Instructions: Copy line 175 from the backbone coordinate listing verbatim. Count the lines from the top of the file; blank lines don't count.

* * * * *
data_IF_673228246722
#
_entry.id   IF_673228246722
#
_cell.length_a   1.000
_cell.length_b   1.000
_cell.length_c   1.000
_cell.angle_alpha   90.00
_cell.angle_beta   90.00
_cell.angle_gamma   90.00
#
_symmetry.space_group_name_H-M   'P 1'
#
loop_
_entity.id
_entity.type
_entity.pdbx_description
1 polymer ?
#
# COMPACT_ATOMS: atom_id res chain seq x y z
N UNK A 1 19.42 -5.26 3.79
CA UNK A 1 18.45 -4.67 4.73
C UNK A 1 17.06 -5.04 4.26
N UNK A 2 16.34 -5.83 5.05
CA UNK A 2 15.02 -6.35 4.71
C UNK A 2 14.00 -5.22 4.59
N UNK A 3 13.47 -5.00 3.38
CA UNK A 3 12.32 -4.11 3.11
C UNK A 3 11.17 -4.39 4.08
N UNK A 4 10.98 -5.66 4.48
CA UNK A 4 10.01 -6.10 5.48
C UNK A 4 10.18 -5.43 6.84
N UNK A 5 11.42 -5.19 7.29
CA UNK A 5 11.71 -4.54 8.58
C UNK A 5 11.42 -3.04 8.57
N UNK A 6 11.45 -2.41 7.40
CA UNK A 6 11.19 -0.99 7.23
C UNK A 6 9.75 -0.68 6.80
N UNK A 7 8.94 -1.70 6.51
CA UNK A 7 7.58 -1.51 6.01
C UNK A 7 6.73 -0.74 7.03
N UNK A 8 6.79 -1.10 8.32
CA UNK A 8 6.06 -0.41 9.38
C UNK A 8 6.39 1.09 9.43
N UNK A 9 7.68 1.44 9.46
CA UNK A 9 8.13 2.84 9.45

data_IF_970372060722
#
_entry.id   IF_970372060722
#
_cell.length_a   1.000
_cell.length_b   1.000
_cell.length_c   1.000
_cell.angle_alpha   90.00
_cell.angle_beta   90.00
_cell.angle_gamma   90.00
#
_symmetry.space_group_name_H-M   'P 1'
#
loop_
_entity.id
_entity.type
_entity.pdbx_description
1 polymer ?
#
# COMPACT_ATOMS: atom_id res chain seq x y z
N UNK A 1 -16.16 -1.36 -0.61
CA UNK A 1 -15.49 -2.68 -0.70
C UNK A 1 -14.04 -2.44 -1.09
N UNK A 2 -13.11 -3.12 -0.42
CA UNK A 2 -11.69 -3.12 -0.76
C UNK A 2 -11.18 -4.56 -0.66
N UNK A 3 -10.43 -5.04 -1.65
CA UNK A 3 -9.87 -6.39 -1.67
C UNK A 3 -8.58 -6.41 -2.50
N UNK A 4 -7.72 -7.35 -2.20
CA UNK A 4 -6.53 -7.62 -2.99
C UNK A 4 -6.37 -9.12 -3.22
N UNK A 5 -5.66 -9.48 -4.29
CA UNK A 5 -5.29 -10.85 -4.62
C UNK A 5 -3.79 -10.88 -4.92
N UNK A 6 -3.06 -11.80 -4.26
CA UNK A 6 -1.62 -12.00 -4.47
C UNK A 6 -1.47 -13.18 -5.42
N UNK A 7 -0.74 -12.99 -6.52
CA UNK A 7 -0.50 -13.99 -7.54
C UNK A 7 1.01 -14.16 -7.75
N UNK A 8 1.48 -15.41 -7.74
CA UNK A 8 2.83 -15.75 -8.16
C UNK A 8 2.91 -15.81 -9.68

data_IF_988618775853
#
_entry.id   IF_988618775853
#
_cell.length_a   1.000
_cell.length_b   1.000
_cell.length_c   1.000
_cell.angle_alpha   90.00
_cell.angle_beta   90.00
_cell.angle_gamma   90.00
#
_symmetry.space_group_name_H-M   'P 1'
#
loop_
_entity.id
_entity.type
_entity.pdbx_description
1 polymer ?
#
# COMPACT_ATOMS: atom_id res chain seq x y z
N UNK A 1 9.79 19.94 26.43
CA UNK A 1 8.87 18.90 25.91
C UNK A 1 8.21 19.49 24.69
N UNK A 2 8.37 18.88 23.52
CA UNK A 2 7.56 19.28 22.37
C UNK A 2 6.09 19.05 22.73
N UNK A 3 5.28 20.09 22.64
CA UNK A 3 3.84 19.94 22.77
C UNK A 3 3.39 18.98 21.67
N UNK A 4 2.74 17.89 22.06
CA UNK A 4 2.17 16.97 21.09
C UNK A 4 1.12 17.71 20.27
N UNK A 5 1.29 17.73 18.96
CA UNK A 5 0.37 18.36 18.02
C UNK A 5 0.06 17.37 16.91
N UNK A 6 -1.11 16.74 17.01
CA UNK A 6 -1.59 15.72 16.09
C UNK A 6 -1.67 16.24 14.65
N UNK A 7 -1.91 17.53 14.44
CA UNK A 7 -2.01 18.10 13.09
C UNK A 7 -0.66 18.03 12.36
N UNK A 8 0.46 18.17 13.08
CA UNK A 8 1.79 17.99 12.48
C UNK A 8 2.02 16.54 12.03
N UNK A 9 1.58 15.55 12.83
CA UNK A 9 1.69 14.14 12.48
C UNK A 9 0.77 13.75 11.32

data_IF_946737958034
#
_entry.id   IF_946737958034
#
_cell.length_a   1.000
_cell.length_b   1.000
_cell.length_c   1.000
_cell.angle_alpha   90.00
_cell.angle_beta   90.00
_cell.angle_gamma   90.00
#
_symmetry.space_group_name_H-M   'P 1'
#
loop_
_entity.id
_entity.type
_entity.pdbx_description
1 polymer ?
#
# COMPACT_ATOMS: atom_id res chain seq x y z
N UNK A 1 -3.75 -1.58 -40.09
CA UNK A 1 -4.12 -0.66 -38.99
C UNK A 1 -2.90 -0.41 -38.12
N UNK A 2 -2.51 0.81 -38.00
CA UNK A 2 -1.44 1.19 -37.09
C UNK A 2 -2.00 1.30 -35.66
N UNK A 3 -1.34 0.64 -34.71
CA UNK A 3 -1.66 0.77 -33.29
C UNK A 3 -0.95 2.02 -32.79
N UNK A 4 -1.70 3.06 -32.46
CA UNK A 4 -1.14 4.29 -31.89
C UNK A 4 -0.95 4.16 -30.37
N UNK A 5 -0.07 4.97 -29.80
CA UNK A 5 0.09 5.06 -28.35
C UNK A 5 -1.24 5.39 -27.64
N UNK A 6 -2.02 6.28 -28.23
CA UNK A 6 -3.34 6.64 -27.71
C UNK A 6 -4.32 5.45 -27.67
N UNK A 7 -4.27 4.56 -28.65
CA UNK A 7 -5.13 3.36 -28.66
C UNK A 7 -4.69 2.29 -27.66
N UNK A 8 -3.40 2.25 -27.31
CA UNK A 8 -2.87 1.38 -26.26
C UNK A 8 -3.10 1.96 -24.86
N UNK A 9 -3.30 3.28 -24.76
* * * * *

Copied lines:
C UNK A 6 -4.32 5.45 -27.67